Long Beach to declare snow emergency

City prepares for another major snowstorm, coastal flooding


With all of Long Island under a Blizzard Watch from late Monday into Wednesday, the city of Long Beach said it is declaring a snow emergency as crews prepare to respond to the storm and temporary dunes are built along the shoreline. The district said all Long Beach schools are closed Tuesday. 

Forecasters at the National Weather Service are predicting 12 to 18 inches of snow and high winds for Nassau County as a powerful nor’easter sweeps into the area. If predictions hold true, the storm could become one of the biggest March snowstorms in recorded history.

In Long Beach, a snow emergency will be declared at 10 p.m. on Monday to allow residents to move their cars from the streets for snow removal vehicles, City Manager Jack Schnirman said.

“Sanitation is going to be suspended for tomorrow … and we ask [residents] to tie down outdoor furnishings and any construction materials [due to expected high winds],” he said. “We have 61 pieces of equipment ready to go. [Crews have] 300 tons of rock salt and 400 tons of sand and salt mix, and we’re going to be pre-salting main roads and we’ll get off to an early start and do our best to stay ahead of the storm.”

For safety reasons, crews will clear snow emergency routes first so that fire trucks, ambulances, buses and other essential vehicles can easily maneuver through the city. The emergency routes include West Beech Street, West Park Avenue, the west sides of Maryland Avenue and JJ Evans Boulevard, Shore Road and East Pine Street. Any vehicle parked on the emergency routes during a declared snow emergency will be towed at the owner’s expense. The city is advising residents not to park on bridges in the Canals, saying that it makes it difficult for snow removal vehicles. Visit the city's website for more information.

"We are encouraging residents to stay off the roads if possible, as driving conditions could be treacherous on Tuesday during the day," the city said in a statement. "If you must go out, we strongly encourage you to take public transit. While the shopper special and para-transit services will be suspended due to inclement weather, regularly scheduled bus service will operate normally at this time."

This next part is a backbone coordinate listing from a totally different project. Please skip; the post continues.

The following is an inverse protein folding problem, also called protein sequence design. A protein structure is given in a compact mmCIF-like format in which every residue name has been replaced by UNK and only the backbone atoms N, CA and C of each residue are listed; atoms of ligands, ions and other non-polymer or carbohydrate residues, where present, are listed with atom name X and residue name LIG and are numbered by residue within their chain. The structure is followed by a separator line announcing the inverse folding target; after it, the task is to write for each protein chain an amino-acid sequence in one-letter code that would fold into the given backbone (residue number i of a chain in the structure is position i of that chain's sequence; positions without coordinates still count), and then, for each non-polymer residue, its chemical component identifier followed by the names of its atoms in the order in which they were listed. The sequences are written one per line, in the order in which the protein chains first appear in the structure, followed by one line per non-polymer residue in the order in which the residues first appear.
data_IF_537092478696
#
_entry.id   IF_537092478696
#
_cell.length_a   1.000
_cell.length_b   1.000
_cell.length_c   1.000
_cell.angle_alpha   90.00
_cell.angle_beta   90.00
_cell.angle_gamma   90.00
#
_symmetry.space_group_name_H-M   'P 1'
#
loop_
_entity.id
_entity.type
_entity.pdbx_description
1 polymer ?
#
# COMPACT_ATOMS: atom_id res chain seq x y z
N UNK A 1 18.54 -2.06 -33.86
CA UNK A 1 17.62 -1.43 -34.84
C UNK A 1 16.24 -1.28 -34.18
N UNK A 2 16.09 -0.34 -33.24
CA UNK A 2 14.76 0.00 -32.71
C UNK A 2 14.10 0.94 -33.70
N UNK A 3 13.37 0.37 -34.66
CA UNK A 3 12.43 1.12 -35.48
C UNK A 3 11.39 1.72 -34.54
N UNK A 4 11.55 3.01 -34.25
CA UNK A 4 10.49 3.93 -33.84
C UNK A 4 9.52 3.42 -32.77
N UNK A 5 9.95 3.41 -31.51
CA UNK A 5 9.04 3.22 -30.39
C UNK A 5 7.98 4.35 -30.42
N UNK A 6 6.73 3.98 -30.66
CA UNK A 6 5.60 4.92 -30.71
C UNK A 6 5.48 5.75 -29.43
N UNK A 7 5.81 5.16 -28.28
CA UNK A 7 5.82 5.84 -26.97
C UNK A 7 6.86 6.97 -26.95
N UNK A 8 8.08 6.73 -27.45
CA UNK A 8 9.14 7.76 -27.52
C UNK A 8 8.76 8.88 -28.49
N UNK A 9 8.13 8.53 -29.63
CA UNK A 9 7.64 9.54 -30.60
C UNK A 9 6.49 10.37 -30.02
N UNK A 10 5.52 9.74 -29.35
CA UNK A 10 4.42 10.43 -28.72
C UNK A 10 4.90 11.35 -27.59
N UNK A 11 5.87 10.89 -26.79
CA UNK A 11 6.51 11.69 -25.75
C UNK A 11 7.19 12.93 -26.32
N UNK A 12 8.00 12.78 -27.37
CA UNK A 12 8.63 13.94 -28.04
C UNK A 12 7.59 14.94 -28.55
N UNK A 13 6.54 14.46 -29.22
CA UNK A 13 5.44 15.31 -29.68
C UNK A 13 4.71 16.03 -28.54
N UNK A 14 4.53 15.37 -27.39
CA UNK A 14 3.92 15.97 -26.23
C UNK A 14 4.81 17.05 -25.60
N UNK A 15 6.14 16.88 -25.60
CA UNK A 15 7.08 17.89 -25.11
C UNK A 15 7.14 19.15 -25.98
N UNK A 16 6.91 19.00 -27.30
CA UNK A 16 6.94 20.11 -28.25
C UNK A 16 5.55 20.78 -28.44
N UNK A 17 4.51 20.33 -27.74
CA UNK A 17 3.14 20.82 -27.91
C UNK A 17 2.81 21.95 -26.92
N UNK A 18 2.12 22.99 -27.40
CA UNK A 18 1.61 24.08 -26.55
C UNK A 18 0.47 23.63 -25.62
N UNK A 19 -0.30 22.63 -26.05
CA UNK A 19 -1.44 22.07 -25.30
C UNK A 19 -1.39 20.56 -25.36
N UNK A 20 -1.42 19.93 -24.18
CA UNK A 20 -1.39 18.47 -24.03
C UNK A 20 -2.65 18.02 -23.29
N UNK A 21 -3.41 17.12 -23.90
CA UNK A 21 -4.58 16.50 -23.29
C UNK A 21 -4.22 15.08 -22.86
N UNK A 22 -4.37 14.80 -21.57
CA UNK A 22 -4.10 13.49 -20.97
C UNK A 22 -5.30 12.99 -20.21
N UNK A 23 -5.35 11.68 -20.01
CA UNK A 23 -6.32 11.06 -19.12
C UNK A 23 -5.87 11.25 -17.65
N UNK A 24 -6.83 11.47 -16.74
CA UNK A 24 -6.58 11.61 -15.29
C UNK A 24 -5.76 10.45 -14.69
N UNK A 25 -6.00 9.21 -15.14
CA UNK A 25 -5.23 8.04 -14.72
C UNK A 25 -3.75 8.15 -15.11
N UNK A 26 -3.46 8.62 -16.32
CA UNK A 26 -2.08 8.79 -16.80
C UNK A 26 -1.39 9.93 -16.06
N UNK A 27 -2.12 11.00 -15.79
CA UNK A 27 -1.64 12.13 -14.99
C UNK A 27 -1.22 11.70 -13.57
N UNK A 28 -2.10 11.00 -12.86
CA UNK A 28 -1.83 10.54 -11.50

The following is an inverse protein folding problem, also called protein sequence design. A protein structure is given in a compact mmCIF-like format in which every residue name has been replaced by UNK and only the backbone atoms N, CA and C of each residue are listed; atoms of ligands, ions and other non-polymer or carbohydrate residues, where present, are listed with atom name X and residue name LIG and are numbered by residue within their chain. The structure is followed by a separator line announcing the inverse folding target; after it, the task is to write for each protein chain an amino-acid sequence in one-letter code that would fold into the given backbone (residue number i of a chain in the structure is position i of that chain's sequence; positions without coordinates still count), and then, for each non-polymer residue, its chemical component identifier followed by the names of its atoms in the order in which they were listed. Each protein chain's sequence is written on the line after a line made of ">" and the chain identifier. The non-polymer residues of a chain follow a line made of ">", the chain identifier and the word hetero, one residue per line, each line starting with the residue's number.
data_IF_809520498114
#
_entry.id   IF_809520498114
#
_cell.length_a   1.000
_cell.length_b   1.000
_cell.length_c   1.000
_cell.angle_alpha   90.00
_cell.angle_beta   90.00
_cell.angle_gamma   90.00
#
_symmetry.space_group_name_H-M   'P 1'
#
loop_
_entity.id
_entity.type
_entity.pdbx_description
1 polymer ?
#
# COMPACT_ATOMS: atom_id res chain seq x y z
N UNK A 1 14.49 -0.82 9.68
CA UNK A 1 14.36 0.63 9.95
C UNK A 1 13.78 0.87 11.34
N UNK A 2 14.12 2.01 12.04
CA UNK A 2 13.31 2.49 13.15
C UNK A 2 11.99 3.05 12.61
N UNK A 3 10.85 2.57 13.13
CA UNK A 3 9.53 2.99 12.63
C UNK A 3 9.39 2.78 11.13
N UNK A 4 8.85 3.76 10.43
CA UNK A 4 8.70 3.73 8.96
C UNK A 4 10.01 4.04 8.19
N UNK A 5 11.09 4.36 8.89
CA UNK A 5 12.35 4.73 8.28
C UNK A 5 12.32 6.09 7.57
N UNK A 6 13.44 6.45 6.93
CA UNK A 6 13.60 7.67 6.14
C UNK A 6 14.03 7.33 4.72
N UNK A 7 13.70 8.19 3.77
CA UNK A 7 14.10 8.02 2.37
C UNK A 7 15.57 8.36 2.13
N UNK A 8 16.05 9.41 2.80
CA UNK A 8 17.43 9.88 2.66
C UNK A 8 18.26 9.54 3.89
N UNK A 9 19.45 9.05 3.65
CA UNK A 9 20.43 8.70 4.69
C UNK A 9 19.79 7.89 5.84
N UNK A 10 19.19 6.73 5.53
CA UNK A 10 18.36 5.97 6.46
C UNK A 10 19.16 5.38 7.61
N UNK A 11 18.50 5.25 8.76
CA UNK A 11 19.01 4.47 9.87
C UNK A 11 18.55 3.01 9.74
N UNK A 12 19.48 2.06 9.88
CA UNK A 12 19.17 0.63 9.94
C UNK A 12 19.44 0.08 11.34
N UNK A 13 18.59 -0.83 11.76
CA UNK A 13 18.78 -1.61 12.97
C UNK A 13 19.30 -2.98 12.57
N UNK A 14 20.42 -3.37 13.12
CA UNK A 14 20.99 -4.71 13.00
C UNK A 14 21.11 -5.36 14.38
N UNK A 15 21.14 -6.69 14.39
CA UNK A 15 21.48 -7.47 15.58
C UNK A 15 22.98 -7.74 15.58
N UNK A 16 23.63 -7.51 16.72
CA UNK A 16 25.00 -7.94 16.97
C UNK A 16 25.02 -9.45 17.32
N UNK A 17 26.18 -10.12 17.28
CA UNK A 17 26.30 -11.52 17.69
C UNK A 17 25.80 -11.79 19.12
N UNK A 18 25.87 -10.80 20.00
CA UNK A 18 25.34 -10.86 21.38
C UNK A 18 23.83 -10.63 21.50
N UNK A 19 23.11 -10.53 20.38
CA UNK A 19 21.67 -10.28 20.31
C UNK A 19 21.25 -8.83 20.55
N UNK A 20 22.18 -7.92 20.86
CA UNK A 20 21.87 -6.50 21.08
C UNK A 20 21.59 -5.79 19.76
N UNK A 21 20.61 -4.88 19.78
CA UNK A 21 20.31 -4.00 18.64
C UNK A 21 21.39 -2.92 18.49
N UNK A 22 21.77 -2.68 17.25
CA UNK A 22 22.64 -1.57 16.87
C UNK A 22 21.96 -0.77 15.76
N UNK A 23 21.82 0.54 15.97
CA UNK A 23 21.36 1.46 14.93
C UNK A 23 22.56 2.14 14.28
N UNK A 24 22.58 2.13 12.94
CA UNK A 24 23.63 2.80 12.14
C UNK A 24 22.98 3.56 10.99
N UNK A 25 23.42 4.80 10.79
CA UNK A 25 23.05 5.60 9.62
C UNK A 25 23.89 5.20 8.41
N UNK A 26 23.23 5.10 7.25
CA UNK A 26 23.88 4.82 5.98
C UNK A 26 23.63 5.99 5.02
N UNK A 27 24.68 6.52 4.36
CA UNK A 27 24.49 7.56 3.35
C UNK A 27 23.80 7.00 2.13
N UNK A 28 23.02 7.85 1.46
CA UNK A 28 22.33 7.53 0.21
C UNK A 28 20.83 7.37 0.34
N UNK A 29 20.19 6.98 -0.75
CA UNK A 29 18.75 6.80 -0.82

The period of greatest impact will likely be Tuesday, beginning with the morning commute and lasting through the evening, forecasters say. Town of Hempstead Supervisor Anthony Santino said that snow is expected to begin falling at 1 a.m. and urged residents to stay home.

“This appears to be the big one — this will be the one where we really need folks to plan tomorrow to take the day off,” Santino said at a press conference in Point Lookout on Monday, not far from where an Army Corps of Engineers is currently working on a coastal protection project for the barrier island.

“This is going to be a very involved snowstorm — we expect significant coastal flooding, we expect very high wind conditions and we expect a foot or more possibly of snow.

The most important thing folks can do tomorrow is stay home,” he added. “This is going to be a treacherous commute tomorrow morning. We will be working all day throughout the day to clear our streets, but it is likely that the evening commute isn’t going to be any better than the morning commute.”

A coastal flood warning is in effect from 8 a.m. to 2 p.m. Tuesday, and moderate coastal flooding is expected during periods of high tide into Tuesday afternoon. Schnirman said that temporary dunes are being built at New York Avenue, National Boulevard and Long Beach Road.